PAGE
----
Britain’s energy-hungry population is highly dependent on oil and gas, which powers around two thirds of the UK’s energy needs. The Department of Energy and Climate Change (DECC) projects that by 2030, this proportion will not have changed much.
But the source of that oil and gas is changing, and changing fast. In 2005, the UK was self-sufficient in both oil and gas, but now imports about one third of both. With North Sea production in steady decline, dependency on overseas suppliers is increasing: by 2020, three quarters of gas will be imported, mainly from Norway and Qatar. It is sobering that the journey from self-sufficiency to dependence on overseas suppliers will have taken the UK only 15 years, barely the time it takes to school the country’s citizens.
The recent discovery and commercial exploitation of shale gas reserves has changed the petroleum landscape – at least, in the US. Over just the last twenty years, a blink of a geological eyelid, horizontal drilling combined with hydraulic fracturing (“fracking”) of shale rocks underground has transformed the US petroleum landscape. In 2010 the US became a net exporter of petroleum products for the first time since World War II, with shale gas and oil contributing around US$100 billion per year to the US economy. Currently, the US is expanding its gas liquefaction facilities so that it can export more as liquid natural gas (LNG) to lucrative European and Asian markets.
Slim pickings for onshore oil
This is the backdrop to the two recent reports by the British Geological Survey (BGS) which give initial estimates of the amounts of shale oil in the Weald of southern England and shale gas in the Bowland shales of northern England.
The Weald study covers parts of Kent, Sussex, Surrey and Hampshire, from where small amounts of conventional oil have been produced for decades. The BGS estimated that there might be between 2.2-8.5 billion barrels of oil in place, with a central estimate of 4.4 billion barrels.
A much more important question is how many of those 4.4 billion barrels might be recoverable. Experience from the US suggests that only 5% of the oil may be recoverable, even where the geology works well.
But the Weald is not like the US best case scenario. Most of the rocks are richer in clay, which makes them difficult to frack effectively. They are also more highly faulted, which makes the geology more complicated. And most of the oil targeted in the US is very light, and so flows quite easily. In contrast, oil in the Weald is likely to be heavier, more viscous, and harder to extract.
Since neither the rock nor the oil is of optimal quality in the Weald, we might estimate that only 1-2% might be recoverable. This would equate to 0.05-0.1 billion barrels, enough to meet just a few months of Britain’s energy demand. With 40 billion barrels already produced from the North Sea and another 20 billion still to come, the onshore prize seems very small.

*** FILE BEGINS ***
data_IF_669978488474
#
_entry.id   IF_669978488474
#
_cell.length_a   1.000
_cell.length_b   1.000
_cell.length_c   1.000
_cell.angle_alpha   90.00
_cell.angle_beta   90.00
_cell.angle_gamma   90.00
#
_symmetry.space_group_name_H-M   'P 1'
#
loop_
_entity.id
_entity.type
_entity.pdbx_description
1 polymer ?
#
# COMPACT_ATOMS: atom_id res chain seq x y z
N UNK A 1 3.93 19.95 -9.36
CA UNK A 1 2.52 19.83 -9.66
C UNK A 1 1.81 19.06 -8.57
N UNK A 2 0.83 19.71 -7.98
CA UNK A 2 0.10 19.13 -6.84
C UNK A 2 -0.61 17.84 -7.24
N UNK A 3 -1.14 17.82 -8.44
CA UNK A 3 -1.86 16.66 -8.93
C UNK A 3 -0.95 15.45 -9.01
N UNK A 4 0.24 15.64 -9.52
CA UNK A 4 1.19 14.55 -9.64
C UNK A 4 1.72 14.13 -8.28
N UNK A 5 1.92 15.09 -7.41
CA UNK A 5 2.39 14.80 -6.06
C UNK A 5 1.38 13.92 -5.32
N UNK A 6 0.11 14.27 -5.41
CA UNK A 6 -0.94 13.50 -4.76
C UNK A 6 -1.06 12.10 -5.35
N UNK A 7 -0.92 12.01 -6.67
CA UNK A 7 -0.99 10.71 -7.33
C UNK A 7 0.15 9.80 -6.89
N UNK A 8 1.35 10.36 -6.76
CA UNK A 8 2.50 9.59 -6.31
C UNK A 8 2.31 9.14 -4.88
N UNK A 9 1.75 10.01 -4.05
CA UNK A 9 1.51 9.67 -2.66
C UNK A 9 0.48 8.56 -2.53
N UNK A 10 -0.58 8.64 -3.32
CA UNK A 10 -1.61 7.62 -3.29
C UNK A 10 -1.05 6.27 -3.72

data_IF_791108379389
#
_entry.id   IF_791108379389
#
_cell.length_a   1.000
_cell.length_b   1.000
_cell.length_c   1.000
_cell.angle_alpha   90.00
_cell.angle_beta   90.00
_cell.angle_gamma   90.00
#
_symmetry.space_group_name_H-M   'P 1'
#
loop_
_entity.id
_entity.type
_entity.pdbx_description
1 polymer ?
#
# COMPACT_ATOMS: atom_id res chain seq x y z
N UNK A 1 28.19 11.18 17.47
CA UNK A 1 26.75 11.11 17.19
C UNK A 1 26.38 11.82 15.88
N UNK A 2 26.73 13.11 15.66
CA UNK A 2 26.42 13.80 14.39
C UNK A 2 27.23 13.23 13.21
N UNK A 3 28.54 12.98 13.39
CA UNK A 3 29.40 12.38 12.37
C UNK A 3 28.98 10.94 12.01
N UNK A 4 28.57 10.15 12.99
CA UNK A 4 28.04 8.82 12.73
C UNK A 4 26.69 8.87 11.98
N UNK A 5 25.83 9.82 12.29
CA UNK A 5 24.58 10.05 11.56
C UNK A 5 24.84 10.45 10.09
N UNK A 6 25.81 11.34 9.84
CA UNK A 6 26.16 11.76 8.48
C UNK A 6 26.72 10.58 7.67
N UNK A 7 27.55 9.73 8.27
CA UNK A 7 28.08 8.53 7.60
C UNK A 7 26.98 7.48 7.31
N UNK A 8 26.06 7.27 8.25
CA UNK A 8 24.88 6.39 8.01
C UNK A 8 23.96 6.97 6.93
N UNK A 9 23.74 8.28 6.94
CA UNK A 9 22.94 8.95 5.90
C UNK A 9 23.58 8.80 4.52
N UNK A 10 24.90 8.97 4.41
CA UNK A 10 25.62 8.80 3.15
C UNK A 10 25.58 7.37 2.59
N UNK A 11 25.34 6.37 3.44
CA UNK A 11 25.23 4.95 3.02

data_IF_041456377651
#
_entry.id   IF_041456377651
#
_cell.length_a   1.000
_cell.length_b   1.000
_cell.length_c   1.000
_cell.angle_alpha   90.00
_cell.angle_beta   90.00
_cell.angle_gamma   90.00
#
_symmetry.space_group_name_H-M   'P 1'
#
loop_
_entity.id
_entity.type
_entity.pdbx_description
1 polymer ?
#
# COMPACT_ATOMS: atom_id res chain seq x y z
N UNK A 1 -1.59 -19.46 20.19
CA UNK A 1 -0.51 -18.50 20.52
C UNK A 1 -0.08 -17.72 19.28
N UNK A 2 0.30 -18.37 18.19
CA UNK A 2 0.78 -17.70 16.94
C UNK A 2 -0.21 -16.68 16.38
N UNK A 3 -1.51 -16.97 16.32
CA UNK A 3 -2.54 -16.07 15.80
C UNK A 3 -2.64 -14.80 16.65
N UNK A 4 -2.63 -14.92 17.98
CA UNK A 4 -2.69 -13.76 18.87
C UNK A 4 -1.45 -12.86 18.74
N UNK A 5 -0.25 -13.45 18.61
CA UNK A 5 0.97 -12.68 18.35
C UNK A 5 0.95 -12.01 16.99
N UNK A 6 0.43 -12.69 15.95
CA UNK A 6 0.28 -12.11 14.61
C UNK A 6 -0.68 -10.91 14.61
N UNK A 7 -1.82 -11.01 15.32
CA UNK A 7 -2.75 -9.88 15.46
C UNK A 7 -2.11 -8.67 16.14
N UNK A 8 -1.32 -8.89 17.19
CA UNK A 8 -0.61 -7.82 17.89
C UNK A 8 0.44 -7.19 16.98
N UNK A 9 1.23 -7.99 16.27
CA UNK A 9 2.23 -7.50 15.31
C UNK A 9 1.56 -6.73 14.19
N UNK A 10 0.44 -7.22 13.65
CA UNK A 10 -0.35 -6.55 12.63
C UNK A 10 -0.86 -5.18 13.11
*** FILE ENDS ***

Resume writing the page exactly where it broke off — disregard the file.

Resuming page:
A potentially significant Bowland gas haul
The gas story shows rather more promise, although we need more data before the true potential is understood. The BGS’s central estimate for total gas within the upper Bowland Shale, the most prospective unit, is 260 trillion cubic feet (tcf). If gas recovery rates are closer to 15%, as early US data suggest , the 39 tcf equates to 13 years of UK gas consumption – a more worthy prize.
However, recovery of these volumes of gas rests on the very unlikely assumptions that all areas of the Bowland are as equally gas-rich and easily accessible for drilling. And it would require a huge escalation of onshore drilling. Production data over the past decade from the Barnett Shale in Texas suggests that an average of 1 billion cubic feet is produced from each well. Production of the full 39 tcf would thus require around 30,000 wells, unless average recovery rates can be improved. The industry’s ability to drill up to ten wells from a single site means that 3,000 sites would need to be scattered around the north of England. In comparison, the UK has drilled around 20 onshore oil and gas wells per year over the last century.
Unlike the rest of Europe, the UK government has stated that it is determined to “go all out for shale”, with a package including tax incentives, changes to the trespass laws and financial benefits for local communities. But the required level of drilling can only occur if the legitimate worries of local communities are met. This will require strong and effective government regulation, together with an open and meaningful dialogue between industry and the communities in which it hopes to operate.